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A Family Farm and a Christmas Tradition

(RANDALLSTOWN, MARYLAND) – December 2018 – Jamie Condon smells like pine sap from Thanksgiving through Christmas. It’s an occupational hazard. Along with her husband, Kyle, and their two children, she runs A Snowball’s Chance Christmas Tree Farm, a cut-your-own operation.

The farm started on a whim, explains Jamie. She and Kyle were next door neighbors who fell in love. A few weeks before their wedding, Kyle said he wanted to plant some kind of crop on the acre of land behind what was about to become their home. Jamie’s dad joked that they should plant Christmas trees.

“We thought that was a good idea, so we were on our hands and knees the week before our wedding planting 200 baby trees in our back yard.”

As time went on, the farm expanded to 1,000 evergreens on 8 acres. Their family expanded, too; first, a daughter, then a son. “We would strap the babies to our backs or onto the tractor while we worked. Now, our 11-year-old daughter runs the register at the sales barn. Our 9-year-old son helps newbies with cutting the trees, dragging them to the barn, and tying them onto cars. It’s hard work, but we teach them that if you work hard, you play hard,” she says, explaining that proceeds from the tree sales pay for a family vacation in January.

One of the nicest benefits of the business is seeing repeat customers. They’ve been open eight years, and some customers have visited to find their ideal tree each of those years. “We’ve built up friendships and rapport. We’ve watched their kids growing up and they’ve watched ours,” Jamie says. There is a lot of visiting in the sales barn over mugs of cocoa and cider. They also have plywood cut-outs for novelty photos and bring in some animals from their livestock farm a mile away, which is where they live and work for the other 11 months of the year.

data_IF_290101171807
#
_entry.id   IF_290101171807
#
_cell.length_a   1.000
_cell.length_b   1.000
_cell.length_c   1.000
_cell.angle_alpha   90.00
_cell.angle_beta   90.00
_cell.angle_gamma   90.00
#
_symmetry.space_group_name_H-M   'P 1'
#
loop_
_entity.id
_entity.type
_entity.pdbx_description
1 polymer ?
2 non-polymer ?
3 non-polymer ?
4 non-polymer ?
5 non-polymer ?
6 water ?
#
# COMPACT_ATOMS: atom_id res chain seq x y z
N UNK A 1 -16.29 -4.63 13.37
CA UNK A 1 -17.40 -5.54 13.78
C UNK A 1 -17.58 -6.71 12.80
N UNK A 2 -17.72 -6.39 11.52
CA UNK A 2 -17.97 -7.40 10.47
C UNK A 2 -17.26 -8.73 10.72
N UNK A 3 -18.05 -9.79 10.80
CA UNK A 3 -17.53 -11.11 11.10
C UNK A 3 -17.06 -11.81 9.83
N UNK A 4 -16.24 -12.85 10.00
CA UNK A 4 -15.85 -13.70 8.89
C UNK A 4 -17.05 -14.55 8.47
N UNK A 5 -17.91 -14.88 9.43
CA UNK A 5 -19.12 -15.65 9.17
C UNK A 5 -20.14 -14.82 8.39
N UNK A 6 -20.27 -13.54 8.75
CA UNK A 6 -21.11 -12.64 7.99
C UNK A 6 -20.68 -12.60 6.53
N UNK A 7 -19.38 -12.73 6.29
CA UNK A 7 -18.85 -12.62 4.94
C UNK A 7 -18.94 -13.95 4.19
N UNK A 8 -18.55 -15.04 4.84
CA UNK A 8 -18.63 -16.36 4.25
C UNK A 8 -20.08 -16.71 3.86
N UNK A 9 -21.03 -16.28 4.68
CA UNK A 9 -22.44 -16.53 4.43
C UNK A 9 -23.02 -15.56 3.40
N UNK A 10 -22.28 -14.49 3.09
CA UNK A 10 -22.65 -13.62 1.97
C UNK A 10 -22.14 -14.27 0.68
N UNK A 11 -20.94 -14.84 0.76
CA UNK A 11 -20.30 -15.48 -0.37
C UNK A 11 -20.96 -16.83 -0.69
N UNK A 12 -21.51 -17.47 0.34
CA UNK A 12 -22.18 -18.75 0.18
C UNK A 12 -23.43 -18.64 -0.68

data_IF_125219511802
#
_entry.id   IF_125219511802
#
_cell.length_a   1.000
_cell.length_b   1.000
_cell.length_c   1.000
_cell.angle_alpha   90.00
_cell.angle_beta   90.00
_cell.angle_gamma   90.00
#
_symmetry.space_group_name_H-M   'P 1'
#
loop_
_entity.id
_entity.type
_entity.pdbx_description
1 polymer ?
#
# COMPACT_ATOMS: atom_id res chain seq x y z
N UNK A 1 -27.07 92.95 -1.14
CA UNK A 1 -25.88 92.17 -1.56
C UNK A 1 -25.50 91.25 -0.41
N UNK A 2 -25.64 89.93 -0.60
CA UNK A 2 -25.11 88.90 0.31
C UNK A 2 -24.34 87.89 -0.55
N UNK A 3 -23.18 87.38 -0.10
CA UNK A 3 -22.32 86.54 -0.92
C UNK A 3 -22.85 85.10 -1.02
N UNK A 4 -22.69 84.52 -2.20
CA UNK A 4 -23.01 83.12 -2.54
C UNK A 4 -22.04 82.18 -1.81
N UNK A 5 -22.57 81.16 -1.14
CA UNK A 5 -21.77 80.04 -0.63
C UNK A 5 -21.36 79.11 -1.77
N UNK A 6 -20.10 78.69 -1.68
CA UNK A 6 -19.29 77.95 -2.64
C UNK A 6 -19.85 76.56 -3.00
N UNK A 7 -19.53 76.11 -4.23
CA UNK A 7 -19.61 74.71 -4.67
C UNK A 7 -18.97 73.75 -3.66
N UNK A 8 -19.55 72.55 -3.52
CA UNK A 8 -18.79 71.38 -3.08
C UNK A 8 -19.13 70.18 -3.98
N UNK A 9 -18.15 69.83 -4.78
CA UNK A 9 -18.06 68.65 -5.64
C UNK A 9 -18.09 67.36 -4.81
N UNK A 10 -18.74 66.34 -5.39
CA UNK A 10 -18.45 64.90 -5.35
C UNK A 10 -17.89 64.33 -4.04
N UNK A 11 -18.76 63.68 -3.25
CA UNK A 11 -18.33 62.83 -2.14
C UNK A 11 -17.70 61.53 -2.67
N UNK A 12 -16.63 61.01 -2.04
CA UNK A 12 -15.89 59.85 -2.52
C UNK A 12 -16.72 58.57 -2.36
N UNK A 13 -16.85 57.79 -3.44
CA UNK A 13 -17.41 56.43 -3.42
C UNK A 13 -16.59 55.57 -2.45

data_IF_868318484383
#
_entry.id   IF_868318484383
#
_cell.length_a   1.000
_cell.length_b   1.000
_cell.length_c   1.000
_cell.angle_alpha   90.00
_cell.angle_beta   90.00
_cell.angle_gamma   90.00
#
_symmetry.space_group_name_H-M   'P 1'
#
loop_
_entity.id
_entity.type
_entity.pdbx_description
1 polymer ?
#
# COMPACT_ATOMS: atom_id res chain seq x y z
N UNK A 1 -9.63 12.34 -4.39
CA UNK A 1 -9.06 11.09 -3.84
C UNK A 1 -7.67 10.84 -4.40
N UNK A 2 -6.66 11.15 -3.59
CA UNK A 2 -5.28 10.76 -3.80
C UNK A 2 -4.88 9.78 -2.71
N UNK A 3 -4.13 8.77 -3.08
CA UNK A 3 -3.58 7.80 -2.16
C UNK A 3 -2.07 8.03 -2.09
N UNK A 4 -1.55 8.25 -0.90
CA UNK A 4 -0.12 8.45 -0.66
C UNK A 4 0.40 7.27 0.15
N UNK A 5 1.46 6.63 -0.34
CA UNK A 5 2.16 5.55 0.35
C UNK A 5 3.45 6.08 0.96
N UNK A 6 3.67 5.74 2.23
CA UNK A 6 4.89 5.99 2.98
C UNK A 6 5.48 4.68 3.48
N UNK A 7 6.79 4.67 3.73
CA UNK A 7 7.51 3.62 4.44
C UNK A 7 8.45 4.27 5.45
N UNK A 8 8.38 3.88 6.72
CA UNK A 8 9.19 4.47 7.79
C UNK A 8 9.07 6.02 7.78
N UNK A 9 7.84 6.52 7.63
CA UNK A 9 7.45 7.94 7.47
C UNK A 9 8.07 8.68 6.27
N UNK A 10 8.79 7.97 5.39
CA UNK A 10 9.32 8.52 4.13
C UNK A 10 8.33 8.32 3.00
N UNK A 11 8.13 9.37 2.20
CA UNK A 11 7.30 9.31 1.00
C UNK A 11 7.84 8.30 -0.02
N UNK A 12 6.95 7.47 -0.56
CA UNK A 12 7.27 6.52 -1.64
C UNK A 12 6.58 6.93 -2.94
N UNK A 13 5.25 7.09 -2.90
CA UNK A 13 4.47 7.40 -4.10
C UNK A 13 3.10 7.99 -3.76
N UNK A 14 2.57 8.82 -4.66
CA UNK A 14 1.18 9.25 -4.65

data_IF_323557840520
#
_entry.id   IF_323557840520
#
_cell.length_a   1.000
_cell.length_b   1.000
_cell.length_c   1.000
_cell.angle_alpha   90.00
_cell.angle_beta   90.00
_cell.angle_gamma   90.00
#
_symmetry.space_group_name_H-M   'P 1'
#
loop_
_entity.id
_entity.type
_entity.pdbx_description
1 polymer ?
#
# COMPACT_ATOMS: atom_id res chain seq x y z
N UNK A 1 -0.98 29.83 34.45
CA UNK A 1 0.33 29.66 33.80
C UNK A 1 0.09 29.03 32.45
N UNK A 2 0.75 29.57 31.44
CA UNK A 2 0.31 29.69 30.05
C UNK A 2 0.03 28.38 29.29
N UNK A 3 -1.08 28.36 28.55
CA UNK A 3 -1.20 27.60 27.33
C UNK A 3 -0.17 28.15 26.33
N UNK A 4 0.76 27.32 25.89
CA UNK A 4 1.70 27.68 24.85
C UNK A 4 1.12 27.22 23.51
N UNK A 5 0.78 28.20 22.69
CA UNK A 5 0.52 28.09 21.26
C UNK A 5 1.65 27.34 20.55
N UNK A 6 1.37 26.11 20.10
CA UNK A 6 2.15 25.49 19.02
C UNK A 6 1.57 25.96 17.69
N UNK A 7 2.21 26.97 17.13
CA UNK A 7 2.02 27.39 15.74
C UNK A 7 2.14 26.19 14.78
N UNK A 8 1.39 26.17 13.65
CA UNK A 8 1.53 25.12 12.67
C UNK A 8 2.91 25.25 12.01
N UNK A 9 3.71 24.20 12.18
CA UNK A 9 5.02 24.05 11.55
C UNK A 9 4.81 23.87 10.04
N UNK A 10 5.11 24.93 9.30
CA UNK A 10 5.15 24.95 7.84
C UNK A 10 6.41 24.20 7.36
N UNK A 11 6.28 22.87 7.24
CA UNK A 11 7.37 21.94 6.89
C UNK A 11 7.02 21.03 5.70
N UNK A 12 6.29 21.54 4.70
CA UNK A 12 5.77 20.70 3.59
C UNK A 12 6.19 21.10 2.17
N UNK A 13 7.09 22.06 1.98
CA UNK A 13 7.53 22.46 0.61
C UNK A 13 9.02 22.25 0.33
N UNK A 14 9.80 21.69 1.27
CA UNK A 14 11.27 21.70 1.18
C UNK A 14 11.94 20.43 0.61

Come spring, the Condons start renewing the forest. “Each year, we plant between 200 and 300 trees. There’s no rhyme or reason to the plantings. They are planted wherever there is an opening where a tree was cut down. You might find a seedling next to a 10-foot tree in an opening. It gives the customers a reason to wander and find the right tree instead of being kept in a pre-planted area.”

Buying a live tree is more than a nostalgic tradition, it’s good for the environment. The Maryland Christmas Tree Association points out that live trees are an ecological boon, by absorbing carbon, providing wildlife habitat, and stabilizing soil and water resources. Artificial trees, on the other hand, are non-recyclable, often manufactured with toxic materials, and are often not fireproof.

The shortage of pre-cut trees from North Carolina and elsewhere both last year and this have panicked many tree shoppers. “People thought there were going to be no trees anywhere last year, so they overloaded the local tree farms with demand. We were swamped last year and had to close early. We will probably have to close early this year, too,” Jamie says. “It’s inventory management. We sell about 125 trees each year. It takes about eight years for a tree to grow tall enough to be cut. If we allowed more trees to be cut, we wouldn’t have any trees in a year or so.”

In picking and caring for a tree, Jamie has three suggestions. First, look for a tree with a straight trunk so it will stay balanced in the tree stand. Second, give it a lot of water to drink in the first week. Third, keep the tree away from fireplaces and heat registers, to keep it from drying out. The National Christmas Tree Association has more tips.

Are you looking for a cut-your-own tree farm? There are nearly 100 members of the Maryland Christmas Tree Association. Their website has a county-by-county directory of farms.

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